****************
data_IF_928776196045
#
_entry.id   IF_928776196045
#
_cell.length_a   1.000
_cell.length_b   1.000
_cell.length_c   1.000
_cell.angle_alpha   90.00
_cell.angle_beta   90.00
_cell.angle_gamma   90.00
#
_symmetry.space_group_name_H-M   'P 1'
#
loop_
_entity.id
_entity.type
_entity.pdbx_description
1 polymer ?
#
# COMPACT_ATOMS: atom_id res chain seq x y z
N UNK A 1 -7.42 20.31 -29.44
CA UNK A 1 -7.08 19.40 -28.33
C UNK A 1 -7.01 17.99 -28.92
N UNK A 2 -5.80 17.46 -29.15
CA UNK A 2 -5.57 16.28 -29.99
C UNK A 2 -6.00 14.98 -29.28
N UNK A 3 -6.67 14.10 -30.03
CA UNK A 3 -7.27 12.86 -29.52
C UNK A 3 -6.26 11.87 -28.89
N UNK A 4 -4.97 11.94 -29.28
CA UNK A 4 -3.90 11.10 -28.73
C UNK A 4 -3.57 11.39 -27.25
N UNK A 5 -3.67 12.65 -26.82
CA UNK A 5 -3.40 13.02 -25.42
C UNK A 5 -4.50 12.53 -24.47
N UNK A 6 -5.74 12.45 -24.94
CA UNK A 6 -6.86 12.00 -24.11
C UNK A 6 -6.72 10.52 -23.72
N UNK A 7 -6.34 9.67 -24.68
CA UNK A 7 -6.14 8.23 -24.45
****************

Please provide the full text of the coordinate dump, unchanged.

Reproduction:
data_IF_928776196045
#
_entry.id   IF_928776196045
#
_cell.length_a   1.000
_cell.length_b   1.000
_cell.length_c   1.000
_cell.angle_alpha   90.00
_cell.angle_beta   90.00
_cell.angle_gamma   90.00
#
_symmetry.space_group_name_H-M   'P 1'
#
loop_
_entity.id
_entity.type
_entity.pdbx_description
1 polymer ?
#
# COMPACT_ATOMS: atom_id res chain seq x y z
N UNK A 1 -7.42 20.31 -29.44
CA UNK A 1 -7.08 19.40 -28.33
C UNK A 1 -7.01 17.99 -28.92
N UNK A 2 -5.80 17.46 -29.15
CA UNK A 2 -5.57 16.28 -29.99
C UNK A 2 -6.00 14.98 -29.28
N UNK A 3 -6.67 14.10 -30.03
CA UNK A 3 -7.27 12.86 -29.52
C UNK A 3 -6.26 11.87 -28.89
N UNK A 4 -4.97 11.94 -29.28
CA UNK A 4 -3.90 11.10 -28.73
C UNK A 4 -3.57 11.39 -27.25
N UNK A 5 -3.67 12.65 -26.82
CA UNK A 5 -3.40 13.02 -25.42
C UNK A 5 -4.50 12.53 -24.47
N UNK A 6 -5.74 12.45 -24.94
CA UNK A 6 -6.86 12.00 -24.11
C UNK A 6 -6.72 10.52 -23.72
N UNK A 7 -6.34 9.67 -24.68
CA UNK A 7 -6.14 8.23 -24.45